Friday, April 03, 2009

Manitoba Law Reform Commission Report on Private International Law

A new publication from the Manitoba Law Reform Commission has come to my attention: Private International Law (January 2009):
"Until 1994 in tort actions, which are actions having to do with civil wrongs, such as negligence, trespass, and defamation, Canadian courts applied the law of the forum to the determination of substantive (as apposed to procedural) issues; that is to say, a Manitoba court applied the law of Manitoba."

"In 1994 the Supreme Court of Canada decided that courts are to apply the law of the country of the wrong, without exception. The decision has been criticized for not including a flexible exception of the general rule, where applying the law of the country of the wrong results in an injustice. The Commission recommends enactment of legislation codifying the Tolofson general rule, with some greater specificity, and empowering Manitoba courts in exceptional circumstances to apply some other law than the law of the country of the wrong in order to do justice."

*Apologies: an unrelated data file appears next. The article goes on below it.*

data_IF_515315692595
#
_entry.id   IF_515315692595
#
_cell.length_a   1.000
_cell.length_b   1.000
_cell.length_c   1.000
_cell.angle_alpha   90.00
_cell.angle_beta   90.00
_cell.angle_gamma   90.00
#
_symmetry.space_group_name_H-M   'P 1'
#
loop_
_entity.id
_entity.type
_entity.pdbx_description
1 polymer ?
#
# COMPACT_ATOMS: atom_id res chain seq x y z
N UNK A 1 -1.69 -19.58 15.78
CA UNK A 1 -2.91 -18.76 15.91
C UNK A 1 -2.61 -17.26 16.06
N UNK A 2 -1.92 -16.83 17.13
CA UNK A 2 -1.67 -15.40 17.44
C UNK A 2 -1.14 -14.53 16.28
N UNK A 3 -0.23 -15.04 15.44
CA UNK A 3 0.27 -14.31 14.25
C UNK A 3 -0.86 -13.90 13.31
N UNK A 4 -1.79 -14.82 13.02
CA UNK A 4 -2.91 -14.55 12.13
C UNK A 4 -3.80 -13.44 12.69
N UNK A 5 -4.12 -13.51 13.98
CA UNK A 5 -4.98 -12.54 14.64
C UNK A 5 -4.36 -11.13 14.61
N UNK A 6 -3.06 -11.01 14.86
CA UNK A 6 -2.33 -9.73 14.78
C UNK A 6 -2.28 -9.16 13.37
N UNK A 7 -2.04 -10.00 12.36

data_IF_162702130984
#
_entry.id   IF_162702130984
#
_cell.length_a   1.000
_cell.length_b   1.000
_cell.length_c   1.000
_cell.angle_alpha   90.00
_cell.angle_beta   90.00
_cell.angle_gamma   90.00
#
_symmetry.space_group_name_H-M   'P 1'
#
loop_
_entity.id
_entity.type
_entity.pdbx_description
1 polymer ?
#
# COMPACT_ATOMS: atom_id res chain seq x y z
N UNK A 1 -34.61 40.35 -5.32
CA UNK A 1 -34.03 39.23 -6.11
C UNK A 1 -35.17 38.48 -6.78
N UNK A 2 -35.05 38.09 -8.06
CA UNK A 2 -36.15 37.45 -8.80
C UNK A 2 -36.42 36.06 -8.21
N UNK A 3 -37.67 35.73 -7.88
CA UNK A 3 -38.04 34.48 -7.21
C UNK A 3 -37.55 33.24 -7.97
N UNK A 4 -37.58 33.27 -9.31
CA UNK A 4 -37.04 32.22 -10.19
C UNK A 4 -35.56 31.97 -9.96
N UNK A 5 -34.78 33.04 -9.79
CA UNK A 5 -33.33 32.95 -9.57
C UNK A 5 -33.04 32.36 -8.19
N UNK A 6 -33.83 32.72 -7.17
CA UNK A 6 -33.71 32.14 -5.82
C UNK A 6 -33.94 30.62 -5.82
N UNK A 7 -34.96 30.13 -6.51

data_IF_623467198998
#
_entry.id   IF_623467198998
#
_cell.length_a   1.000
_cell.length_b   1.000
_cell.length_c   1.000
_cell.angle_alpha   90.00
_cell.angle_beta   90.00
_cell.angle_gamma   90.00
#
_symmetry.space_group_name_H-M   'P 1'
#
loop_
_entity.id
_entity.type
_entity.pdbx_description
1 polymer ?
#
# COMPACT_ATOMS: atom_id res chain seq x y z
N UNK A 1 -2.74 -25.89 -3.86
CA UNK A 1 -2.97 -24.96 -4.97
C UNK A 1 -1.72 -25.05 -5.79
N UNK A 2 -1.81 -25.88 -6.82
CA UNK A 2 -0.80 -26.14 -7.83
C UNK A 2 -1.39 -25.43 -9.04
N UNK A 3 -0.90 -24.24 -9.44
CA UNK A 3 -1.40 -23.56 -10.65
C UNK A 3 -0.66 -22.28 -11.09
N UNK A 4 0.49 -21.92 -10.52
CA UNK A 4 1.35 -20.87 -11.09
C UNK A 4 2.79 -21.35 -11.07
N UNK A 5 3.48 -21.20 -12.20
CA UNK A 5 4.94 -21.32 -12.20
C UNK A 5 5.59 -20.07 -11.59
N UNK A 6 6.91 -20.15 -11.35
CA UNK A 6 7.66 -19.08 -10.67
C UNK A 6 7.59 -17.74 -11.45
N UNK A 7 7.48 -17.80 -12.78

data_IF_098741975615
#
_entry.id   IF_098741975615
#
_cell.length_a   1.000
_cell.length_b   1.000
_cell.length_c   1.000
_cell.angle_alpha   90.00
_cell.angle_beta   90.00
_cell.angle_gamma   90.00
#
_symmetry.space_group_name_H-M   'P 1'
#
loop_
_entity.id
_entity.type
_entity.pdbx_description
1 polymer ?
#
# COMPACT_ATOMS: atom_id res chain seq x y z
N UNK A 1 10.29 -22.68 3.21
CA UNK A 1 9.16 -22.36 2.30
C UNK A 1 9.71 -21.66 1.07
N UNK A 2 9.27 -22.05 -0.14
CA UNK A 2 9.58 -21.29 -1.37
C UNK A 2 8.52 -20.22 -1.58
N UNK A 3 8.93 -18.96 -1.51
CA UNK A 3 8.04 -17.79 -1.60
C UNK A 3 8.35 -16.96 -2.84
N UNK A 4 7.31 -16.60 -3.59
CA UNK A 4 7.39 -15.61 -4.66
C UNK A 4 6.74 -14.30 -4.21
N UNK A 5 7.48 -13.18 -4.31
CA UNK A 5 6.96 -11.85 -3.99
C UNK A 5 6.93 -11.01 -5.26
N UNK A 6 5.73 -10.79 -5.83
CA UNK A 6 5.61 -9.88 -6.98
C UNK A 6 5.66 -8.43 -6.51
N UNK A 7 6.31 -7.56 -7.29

"The Report recommends that Manitoba follow British Columbia, Saskatchewan, Nova Scotia, Yukon, and likely Alberta and Ontario, to enact the model Act of the Uniform Law Conference of Canada titled the Uniform Court Jurisdiction and Transfer Proceedings Act."
That Act is available on the site of the Uniform Law Conference of Canada.

The full report of the Manitoba Law Reform Commission in PDF format is available on the Commission website.

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posted by Michel-Adrien at 7:30 pm


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